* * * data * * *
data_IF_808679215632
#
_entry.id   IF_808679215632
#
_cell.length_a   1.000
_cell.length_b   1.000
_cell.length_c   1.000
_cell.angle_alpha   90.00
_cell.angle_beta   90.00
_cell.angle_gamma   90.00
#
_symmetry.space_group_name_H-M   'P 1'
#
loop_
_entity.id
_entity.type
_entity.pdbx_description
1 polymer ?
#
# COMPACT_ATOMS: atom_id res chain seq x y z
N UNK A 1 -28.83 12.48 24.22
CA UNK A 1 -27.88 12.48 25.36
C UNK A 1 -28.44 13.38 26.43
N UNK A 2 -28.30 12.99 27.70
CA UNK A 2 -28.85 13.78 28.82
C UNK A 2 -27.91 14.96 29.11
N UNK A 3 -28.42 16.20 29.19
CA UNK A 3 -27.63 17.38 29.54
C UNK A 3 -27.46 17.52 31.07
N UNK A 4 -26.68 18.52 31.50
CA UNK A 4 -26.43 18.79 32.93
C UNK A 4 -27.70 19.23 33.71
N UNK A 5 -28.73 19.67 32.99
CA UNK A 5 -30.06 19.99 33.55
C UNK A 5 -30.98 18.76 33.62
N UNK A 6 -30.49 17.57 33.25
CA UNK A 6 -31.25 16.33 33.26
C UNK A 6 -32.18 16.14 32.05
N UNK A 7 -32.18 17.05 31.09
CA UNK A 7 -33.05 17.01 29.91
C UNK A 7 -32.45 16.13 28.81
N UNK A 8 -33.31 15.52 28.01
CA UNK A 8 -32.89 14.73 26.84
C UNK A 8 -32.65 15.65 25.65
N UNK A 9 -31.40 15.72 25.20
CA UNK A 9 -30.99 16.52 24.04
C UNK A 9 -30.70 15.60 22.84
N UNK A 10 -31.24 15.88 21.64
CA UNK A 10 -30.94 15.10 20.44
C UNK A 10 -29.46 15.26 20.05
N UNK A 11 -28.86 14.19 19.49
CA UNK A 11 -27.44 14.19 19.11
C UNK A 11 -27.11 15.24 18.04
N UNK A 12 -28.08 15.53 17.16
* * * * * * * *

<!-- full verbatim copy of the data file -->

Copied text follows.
data_IF_808679215632
#
_entry.id   IF_808679215632
#
_cell.length_a   1.000
_cell.length_b   1.000
_cell.length_c   1.000
_cell.angle_alpha   90.00
_cell.angle_beta   90.00
_cell.angle_gamma   90.00
#
_symmetry.space_group_name_H-M   'P 1'
#
loop_
_entity.id
_entity.type
_entity.pdbx_description
1 polymer ?
#
# COMPACT_ATOMS: atom_id res chain seq x y z
N UNK A 1 -28.83 12.48 24.22
CA UNK A 1 -27.88 12.48 25.36
C UNK A 1 -28.44 13.38 26.43
N UNK A 2 -28.30 12.99 27.70
CA UNK A 2 -28.85 13.78 28.82
C UNK A 2 -27.91 14.96 29.11
N UNK A 3 -28.42 16.20 29.19
CA UNK A 3 -27.63 17.38 29.54
C UNK A 3 -27.46 17.52 31.07
N UNK A 4 -26.68 18.52 31.50
CA UNK A 4 -26.43 18.79 32.93
C UNK A 4 -27.70 19.23 33.71
N UNK A 5 -28.73 19.67 32.99
CA UNK A 5 -30.06 19.99 33.55
C UNK A 5 -30.98 18.76 33.62
N UNK A 6 -30.49 17.57 33.25
CA UNK A 6 -31.25 16.33 33.26
C UNK A 6 -32.18 16.14 32.05
N UNK A 7 -32.18 17.05 31.09
CA UNK A 7 -33.05 17.01 29.91
C UNK A 7 -32.45 16.13 28.81
N UNK A 8 -33.31 15.52 28.01
CA UNK A 8 -32.89 14.73 26.84
C UNK A 8 -32.65 15.65 25.65
N UNK A 9 -31.40 15.72 25.20
CA UNK A 9 -30.99 16.52 24.04
C UNK A 9 -30.70 15.60 22.84
N UNK A 10 -31.24 15.88 21.64
CA UNK A 10 -30.94 15.10 20.44
C UNK A 10 -29.46 15.26 20.05
N UNK A 11 -28.86 14.19 19.49
CA UNK A 11 -27.44 14.19 19.11
C UNK A 11 -27.11 15.24 18.04
N UNK A 12 -28.08 15.53 17.16